He had trouble getting a job because he didn’t have his high-school certificate, so he went on the unemployment roll as “chronically unemployed.” He finally found work at a movie company through a government program, running projectors at a drive-in at night and working as an office and marketing assistant during the day. Mr. Neeson moved up the ladder to film promoter and then to film buyer, eventually becoming managing director of the distribution arm at Twentieth Century Fox-Australia in 1986.
In 1993, his work took him to Los Angeles, and in 2000 he became president of Twentieth Century Fox International, where he oversaw the release of films such as “Braveheart,” “Titanic” and “Ice Age.” (Fox is now part of 21st Century Fox, which until two years ago was part of the same company as News Corp, owner of The Wall Street Journal.) He enjoyed the creative marketing roles, but when he was promoted to president, he says, “you’re looking after the bottom line, so that became a real drag.”
In L.A., he had never been involved in philanthropy. When he took his five-week trip to Asia, just before he started at Sony Pictures, he didn’t expect to be so affected by what he saw in Phnom Penh. A massive, 18-acre garbage dump, with over 1,000 children living and working there, looked like “the apocalypse.” In addition to Cambodia’s high temperatures, the methane from decomposing garbage made fires rampant. He says, “I can’t even describe the heat.”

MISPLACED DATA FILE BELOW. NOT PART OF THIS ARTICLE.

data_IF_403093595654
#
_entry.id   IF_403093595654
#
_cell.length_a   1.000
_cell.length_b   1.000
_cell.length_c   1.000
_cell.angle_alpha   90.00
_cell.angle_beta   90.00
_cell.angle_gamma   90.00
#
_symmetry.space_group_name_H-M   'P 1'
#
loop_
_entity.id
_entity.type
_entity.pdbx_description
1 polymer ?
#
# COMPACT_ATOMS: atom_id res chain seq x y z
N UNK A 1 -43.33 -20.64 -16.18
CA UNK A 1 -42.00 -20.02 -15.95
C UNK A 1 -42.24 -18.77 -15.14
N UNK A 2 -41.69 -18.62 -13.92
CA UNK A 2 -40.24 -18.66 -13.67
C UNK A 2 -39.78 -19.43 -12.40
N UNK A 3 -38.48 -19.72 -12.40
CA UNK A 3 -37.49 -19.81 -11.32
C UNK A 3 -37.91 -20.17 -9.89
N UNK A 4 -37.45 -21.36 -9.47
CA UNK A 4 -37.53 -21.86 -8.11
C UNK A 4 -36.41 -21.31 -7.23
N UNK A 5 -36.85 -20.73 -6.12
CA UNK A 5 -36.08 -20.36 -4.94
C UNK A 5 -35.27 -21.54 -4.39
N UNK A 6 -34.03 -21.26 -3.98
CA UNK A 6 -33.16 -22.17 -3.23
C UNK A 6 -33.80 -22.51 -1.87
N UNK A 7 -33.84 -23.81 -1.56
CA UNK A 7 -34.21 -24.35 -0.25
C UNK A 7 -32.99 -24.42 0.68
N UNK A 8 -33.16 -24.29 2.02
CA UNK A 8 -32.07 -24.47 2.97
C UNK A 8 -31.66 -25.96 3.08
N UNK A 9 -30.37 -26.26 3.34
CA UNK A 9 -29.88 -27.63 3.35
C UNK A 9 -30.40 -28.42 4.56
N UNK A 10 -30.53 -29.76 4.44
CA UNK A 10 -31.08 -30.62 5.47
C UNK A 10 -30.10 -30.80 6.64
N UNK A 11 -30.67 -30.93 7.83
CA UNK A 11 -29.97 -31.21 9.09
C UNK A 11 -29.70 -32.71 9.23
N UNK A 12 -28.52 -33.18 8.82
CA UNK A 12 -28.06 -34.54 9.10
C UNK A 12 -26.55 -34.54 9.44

Many abandoned children are left for financial reasons or because their mothers remarried and the new husbands didn’t want the children. On his first visit, “what affected me most was that there wasn’t any kind of plan B, so it wasn’t like I could put all my money into an existing entity or process,” says Mr. Neeson. “You sort of come face to face with your own values at some point, where you can walk away or do something about it.”
He divided his time between L.A. and Phnom Penh for a year and started his fund in 2004, as he grew increasingly disenchanted with his Hollywood life. “You’re earning more money than you ever thought possible, you’re living what many people consider the dream…but the more things I acquired, from cars to houses to boats, the more I felt it was sort of a lie,” he says. “I really didn’t want to be on my deathbed feeling that my contribution to the world or society would be a successful career in the film business, or any business, for that matter.”